Even there, though, the argument was on technical grounds and Bardeen was simply wrong, a fact he accepted when the paper by Anderson and Rowell came out. And of course, his later CDW work was controversial, because it argued that CDW transport could only be understood quantum-mechanically and not classically, whereas most current opinion would go with the belief that CDW dynamics can be understood classically. But this doesn't relate to BCS.

Anonymous said...

Don't mean to be obnoxious, but why does Bardeen deserve 'notoriety'?

Douglas Natelson said...

Anon@7:45, that's a fair question. I'm not saying that Bardeen should be a celebrity. However, here is a person whose science had a pivotal impact on two major domains of technology that shaped the world, and he's a pretty obscure figure. Personally, I think that's a shame. In the same way that I'd like it if more people had an appreciation for science (both the beauty of how the world works and the utility of the scientific, critical reasoning approach to many topics), I think there are some stories (of people and events) in science that are worth broader dissemination. Like I wrote on my webpage years ago, somehow it's socially unacceptable for me not to know that James Joyce was a remarkable Irish author, or that Albert Camus was an existentialist, but it's socially fine for people not to know that JJ Thomson discovered the electron. People are of course free to hold divergent opinions on this, but it bugs me.

thm said...

way off-topic but on the question of why it's 'socially unacceptable' to be unaware of James Joyce or Albert Camus but 'socially fine' not to know of e.g. JJ Thompson: My own thinking on this was clarified when I read Paul Fussell's Class. Sometime in the 19th century, the colleges that did exist transformed from a focus on religious education for ministers to a sort of finishing school for the upper classes. As such, college curricula heavily reflected upper class values, placing a premium on the esoteric and impractical, while considering more practical subjects to be vulgar. Their graduates, infused with these values, then staffed the growing number of colleges opening across the nation, and these values persist today at the nation's elite colleges. (One of the best illustrations of the upper-class attitudes is in the film The Aviator, when Howard Hughes meets Katherine Hepburn's family at their estate.)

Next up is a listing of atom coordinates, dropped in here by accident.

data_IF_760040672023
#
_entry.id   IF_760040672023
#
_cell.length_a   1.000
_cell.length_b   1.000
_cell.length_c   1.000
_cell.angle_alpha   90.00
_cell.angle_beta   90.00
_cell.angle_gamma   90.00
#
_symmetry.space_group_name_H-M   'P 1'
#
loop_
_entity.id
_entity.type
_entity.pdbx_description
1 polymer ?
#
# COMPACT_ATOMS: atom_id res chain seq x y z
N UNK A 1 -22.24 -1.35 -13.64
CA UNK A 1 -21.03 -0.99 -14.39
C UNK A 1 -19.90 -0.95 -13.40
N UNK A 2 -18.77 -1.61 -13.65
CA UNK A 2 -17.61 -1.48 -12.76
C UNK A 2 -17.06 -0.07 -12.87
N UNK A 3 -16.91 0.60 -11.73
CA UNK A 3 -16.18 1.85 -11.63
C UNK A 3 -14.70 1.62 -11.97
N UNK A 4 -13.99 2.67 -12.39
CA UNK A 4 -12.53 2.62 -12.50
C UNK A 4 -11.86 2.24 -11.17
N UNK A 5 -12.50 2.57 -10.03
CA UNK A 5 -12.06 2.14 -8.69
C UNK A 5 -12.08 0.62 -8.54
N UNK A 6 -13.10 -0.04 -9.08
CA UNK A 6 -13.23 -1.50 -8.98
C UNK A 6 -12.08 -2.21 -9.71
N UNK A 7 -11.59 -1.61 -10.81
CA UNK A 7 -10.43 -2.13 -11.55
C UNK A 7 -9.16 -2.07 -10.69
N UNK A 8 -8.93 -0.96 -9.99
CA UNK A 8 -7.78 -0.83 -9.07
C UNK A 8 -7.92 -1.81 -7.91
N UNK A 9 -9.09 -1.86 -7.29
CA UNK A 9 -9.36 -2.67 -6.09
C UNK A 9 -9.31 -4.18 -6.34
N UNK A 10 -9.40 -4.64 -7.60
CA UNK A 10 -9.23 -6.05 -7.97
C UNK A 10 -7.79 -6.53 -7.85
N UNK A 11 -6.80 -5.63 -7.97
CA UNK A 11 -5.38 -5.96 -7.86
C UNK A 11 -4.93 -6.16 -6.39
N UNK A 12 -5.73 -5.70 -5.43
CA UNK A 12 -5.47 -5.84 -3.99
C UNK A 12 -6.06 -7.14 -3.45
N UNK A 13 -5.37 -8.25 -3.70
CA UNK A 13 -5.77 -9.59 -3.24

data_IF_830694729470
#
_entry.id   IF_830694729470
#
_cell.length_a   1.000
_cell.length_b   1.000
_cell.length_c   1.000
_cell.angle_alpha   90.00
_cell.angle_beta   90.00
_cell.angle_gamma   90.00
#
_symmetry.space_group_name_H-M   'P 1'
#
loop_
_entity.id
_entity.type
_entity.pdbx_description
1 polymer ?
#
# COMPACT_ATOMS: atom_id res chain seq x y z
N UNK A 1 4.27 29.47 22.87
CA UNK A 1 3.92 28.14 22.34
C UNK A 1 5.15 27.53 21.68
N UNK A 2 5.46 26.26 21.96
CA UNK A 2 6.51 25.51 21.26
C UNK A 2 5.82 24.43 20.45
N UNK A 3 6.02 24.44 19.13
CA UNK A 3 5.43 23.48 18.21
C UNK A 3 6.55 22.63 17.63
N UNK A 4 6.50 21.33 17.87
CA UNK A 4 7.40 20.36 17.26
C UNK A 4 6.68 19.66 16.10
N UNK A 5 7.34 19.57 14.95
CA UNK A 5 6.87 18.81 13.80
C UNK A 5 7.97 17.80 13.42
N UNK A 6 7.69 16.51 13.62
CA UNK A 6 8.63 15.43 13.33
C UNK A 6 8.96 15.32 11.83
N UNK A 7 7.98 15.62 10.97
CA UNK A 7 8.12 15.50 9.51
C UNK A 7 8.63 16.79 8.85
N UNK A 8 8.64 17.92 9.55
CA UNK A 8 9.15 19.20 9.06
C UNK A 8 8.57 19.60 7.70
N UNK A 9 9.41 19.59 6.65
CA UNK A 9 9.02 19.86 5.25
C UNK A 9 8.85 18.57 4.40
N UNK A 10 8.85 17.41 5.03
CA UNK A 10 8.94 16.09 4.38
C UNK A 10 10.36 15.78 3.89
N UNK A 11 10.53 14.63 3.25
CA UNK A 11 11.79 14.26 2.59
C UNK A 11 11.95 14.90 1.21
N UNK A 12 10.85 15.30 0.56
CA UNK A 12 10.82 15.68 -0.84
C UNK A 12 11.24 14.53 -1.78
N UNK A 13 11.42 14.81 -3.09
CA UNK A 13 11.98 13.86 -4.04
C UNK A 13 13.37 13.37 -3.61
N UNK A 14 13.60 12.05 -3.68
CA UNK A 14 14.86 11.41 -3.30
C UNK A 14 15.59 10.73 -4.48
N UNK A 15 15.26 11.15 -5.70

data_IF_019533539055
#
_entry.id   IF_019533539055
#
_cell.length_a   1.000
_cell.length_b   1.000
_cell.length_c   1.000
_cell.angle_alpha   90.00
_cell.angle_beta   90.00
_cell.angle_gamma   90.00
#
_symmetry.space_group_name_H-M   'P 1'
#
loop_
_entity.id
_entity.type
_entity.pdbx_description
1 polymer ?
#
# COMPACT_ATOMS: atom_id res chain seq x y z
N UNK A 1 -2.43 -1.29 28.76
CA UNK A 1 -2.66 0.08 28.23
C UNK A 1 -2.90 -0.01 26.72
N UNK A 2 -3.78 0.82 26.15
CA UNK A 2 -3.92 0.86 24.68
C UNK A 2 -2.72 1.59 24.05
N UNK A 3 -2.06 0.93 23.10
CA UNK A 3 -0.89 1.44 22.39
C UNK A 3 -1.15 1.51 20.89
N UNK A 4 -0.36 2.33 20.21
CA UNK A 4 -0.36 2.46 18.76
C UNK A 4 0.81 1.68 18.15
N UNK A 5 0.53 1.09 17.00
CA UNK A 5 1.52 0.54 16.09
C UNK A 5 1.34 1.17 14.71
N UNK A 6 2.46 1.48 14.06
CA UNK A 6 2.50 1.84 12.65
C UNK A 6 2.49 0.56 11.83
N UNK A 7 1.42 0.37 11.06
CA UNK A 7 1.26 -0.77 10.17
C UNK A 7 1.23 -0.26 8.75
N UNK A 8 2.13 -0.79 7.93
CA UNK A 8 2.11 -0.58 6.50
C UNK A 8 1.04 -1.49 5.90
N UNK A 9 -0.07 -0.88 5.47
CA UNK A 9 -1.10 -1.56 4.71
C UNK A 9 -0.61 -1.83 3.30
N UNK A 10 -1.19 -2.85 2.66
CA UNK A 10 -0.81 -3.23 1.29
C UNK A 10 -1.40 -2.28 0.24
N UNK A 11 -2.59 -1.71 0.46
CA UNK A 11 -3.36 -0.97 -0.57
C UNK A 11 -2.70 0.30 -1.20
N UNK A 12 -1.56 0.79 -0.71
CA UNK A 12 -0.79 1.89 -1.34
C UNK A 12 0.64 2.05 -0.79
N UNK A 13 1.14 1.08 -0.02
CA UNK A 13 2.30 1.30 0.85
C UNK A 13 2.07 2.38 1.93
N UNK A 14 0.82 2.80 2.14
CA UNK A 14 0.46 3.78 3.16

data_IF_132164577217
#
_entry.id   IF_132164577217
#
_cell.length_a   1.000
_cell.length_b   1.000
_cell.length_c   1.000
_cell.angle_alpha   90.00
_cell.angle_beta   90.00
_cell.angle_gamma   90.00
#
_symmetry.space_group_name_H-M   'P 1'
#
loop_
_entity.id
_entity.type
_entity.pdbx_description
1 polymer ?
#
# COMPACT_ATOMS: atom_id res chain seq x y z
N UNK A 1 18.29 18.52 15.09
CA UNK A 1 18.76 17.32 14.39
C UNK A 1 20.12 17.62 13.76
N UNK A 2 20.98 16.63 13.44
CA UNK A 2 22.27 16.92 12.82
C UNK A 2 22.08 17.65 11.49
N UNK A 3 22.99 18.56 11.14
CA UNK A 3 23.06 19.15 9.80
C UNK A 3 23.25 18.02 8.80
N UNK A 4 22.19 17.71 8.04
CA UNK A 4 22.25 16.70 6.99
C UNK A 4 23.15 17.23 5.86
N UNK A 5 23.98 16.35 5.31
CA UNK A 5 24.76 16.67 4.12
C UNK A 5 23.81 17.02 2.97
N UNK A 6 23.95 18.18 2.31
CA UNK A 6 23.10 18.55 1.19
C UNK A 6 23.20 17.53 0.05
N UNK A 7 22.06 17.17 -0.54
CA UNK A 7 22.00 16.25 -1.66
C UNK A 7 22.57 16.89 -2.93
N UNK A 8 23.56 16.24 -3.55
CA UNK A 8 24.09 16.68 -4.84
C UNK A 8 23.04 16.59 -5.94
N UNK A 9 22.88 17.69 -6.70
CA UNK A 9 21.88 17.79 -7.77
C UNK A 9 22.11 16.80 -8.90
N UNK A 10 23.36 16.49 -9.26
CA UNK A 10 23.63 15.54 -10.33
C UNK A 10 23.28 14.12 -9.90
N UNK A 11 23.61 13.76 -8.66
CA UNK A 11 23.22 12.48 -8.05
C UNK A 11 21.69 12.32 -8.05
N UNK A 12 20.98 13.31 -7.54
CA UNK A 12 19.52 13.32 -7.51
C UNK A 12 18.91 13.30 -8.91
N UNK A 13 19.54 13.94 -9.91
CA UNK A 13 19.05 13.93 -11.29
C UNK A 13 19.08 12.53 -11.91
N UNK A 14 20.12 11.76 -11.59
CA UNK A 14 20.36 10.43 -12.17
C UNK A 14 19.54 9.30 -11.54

Anonymous said...

@Doug, this is the same as Anon@7:45: I meant that usually, 'notoriety' means fame and celebrity in a negative context, like 'infamous'. I am definitely not disagreeing with you that Bardeen deserves to be more well-known, but it just wasn't clear to me that there were any stories that would tarnish his reputation (unlike Shockley, for example, whom we can definitely agree is a notorious figure).

Douglas Natelson said...

Anon, thanks. Poor word choice on my part - I didn't mean "notoriety" in the same sense as "notorious" :-) The evolution of language (English in particular) is quite funny sometimes. "Terrific" used to mean "inspiring terror". A great book on the subject: The Mother Tongue: English and How It Got That Way.

Anonymous said...

Good post, Doug. John Bardeen and Phil Anderson: my favorite condensed-matter physicists of the 2nd half of the 20th century.

I guess a scientist's fame is not just a function of the quality of the papers he wrote for himself, but also of other intangible contributions such as how well he communicated with other scientists, helping and inspiring others to produce great science. And, let's face it... CMP is also much harder to convey to the public, or even to budding scientists.

Among the two-time Nobel winners, don't forget Marie Curie also. And Linus Pauling.

Douglas Natelson said...

thm, I have that book at home. Good stuff. In this case, though, I think accessibility of information is an issue. The "prerequisites" for reading and appreciating The Stranger or "Portrait of an Artist as a Young Man" are much lower than for most physics.

Anon@8:20 - thanks. Curie and Pauling won their pairs of Nobels in different fields, and one could argue that this makes them even more remarkable (though the peace prize is very political, and the choice to have one Curie prize in chem and the other in physics is rather arbitrary).

David Brown said...

At Bell Labs, Murray Hill, NJ, 23 December 1947 there was the first successful demonstration of a transistor. Undenam iter ducere?
"Eighty percent of the world's employment in the developed world is stuff that computers have just learned how to do." — Jeremy Howard
TED Talks, Jeremy Howard, The wonderful and terrifying implications of computers that can learn, 2015